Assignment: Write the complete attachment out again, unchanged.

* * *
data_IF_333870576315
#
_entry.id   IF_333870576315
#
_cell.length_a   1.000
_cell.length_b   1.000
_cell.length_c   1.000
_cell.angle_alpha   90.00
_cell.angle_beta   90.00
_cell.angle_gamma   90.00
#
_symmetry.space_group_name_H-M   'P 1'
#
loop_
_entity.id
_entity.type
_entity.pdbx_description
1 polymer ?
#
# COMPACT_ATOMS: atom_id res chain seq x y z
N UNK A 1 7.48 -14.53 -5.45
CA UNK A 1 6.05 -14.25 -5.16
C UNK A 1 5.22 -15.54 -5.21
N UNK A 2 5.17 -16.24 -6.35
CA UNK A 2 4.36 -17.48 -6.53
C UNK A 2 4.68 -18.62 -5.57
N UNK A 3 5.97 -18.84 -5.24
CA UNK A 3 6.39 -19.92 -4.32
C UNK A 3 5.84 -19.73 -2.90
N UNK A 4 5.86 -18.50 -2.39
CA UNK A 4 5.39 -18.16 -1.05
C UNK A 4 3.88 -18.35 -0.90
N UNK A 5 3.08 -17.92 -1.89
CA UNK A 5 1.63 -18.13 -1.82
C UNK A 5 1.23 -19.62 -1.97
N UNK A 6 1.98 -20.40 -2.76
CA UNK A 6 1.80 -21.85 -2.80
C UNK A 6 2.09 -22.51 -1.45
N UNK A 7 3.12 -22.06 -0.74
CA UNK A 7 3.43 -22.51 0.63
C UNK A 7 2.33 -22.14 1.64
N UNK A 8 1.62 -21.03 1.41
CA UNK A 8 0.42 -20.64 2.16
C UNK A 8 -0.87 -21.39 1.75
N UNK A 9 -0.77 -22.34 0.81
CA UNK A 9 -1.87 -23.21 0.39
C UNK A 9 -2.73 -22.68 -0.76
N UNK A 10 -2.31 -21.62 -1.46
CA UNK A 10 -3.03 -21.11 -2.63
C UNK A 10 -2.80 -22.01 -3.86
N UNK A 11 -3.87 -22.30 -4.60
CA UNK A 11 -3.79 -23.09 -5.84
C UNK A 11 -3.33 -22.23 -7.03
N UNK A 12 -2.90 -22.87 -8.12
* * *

data_IF_333870576315
#
_entry.id   IF_333870576315
#
_cell.length_a   1.000
_cell.length_b   1.000
_cell.length_c   1.000
_cell.angle_alpha   90.00
_cell.angle_beta   90.00
_cell.angle_gamma   90.00
#
_symmetry.space_group_name_H-M   'P 1'
#
loop_
_entity.id
_entity.type
_entity.pdbx_description
1 polymer ?
#
# COMPACT_ATOMS: atom_id res chain seq x y z
N UNK A 1 7.48 -14.53 -5.45
CA UNK A 1 6.05 -14.25 -5.16
C UNK A 1 5.22 -15.54 -5.21
N UNK A 2 5.17 -16.24 -6.35
CA UNK A 2 4.36 -17.48 -6.53
C UNK A 2 4.68 -18.62 -5.57
N UNK A 3 5.97 -18.84 -5.24
CA UNK A 3 6.39 -19.92 -4.32
C UNK A 3 5.84 -19.73 -2.90
N UNK A 4 5.86 -18.50 -2.39
CA UNK A 4 5.39 -18.16 -1.05
C UNK A 4 3.88 -18.35 -0.90
N UNK A 5 3.08 -17.92 -1.89
CA UNK A 5 1.63 -18.13 -1.82
C UNK A 5 1.23 -19.62 -1.97
N UNK A 6 1.98 -20.40 -2.76
CA UNK A 6 1.80 -21.85 -2.80
C UNK A 6 2.09 -22.51 -1.45
N UNK A 7 3.12 -22.06 -0.74
CA UNK A 7 3.43 -22.51 0.63
C UNK A 7 2.33 -22.14 1.64
N UNK A 8 1.62 -21.03 1.41
CA UNK A 8 0.42 -20.64 2.16
C UNK A 8 -0.87 -21.39 1.75
N UNK A 9 -0.77 -22.34 0.81
CA UNK A 9 -1.87 -23.21 0.39
C UNK A 9 -2.73 -22.68 -0.76
N UNK A 10 -2.31 -21.62 -1.46
CA UNK A 10 -3.03 -21.11 -2.63
C UNK A 10 -2.80 -22.01 -3.86
N UNK A 11 -3.87 -22.30 -4.60
CA UNK A 11 -3.79 -23.09 -5.84
C UNK A 11 -3.33 -22.23 -7.03
N UNK A 12 -2.90 -22.87 -8.12